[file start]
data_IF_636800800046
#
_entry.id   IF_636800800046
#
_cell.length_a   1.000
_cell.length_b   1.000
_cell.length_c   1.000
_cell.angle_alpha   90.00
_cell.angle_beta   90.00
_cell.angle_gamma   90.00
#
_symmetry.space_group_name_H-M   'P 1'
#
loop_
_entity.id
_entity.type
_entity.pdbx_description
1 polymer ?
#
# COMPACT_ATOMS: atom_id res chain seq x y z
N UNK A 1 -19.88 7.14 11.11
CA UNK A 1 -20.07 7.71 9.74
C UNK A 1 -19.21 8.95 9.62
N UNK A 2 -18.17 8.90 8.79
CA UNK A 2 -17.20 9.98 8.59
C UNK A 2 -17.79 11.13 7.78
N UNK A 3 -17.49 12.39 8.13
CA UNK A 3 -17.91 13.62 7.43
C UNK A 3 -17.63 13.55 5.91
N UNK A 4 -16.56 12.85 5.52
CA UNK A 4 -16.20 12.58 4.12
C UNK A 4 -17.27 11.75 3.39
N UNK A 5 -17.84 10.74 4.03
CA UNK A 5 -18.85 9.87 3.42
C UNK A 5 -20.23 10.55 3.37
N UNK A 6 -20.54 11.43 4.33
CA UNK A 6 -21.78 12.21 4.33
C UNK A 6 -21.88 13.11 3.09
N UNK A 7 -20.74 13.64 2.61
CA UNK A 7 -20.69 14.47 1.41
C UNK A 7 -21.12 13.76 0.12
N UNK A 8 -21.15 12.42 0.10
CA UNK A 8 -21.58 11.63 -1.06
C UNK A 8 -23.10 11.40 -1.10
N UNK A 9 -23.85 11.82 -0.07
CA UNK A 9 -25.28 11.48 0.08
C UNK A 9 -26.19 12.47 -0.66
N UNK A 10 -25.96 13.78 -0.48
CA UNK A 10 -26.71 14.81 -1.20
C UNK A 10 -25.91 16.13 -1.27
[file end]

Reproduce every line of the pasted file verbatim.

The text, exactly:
data_IF_636800800046
#
_entry.id   IF_636800800046
#
_cell.length_a   1.000
_cell.length_b   1.000
_cell.length_c   1.000
_cell.angle_alpha   90.00
_cell.angle_beta   90.00
_cell.angle_gamma   90.00
#
_symmetry.space_group_name_H-M   'P 1'
#
loop_
_entity.id
_entity.type
_entity.pdbx_description
1 polymer ?
#
# COMPACT_ATOMS: atom_id res chain seq x y z
N UNK A 1 -19.88 7.14 11.11
CA UNK A 1 -20.07 7.71 9.74
C UNK A 1 -19.21 8.95 9.62
N UNK A 2 -18.17 8.90 8.79
CA UNK A 2 -17.20 9.98 8.59
C UNK A 2 -17.79 11.13 7.78
N UNK A 3 -17.49 12.39 8.13
CA UNK A 3 -17.91 13.62 7.43
C UNK A 3 -17.63 13.55 5.91
N UNK A 4 -16.56 12.85 5.52
CA UNK A 4 -16.20 12.58 4.12
C UNK A 4 -17.27 11.75 3.39
N UNK A 5 -17.84 10.74 4.03
CA UNK A 5 -18.85 9.87 3.42
C UNK A 5 -20.23 10.55 3.37
N UNK A 6 -20.54 11.43 4.33
CA UNK A 6 -21.78 12.21 4.33
C UNK A 6 -21.88 13.11 3.09
N UNK A 7 -20.74 13.64 2.61
CA UNK A 7 -20.69 14.47 1.41
C UNK A 7 -21.12 13.76 0.12
N UNK A 8 -21.15 12.42 0.10
CA UNK A 8 -21.58 11.63 -1.06
C UNK A 8 -23.10 11.40 -1.10
N UNK A 9 -23.85 11.82 -0.07
CA UNK A 9 -25.28 11.48 0.08
C UNK A 9 -26.19 12.47 -0.66
N UNK A 10 -25.96 13.78 -0.48
CA UNK A 10 -26.71 14.81 -1.20
C UNK A 10 -25.91 16.13 -1.27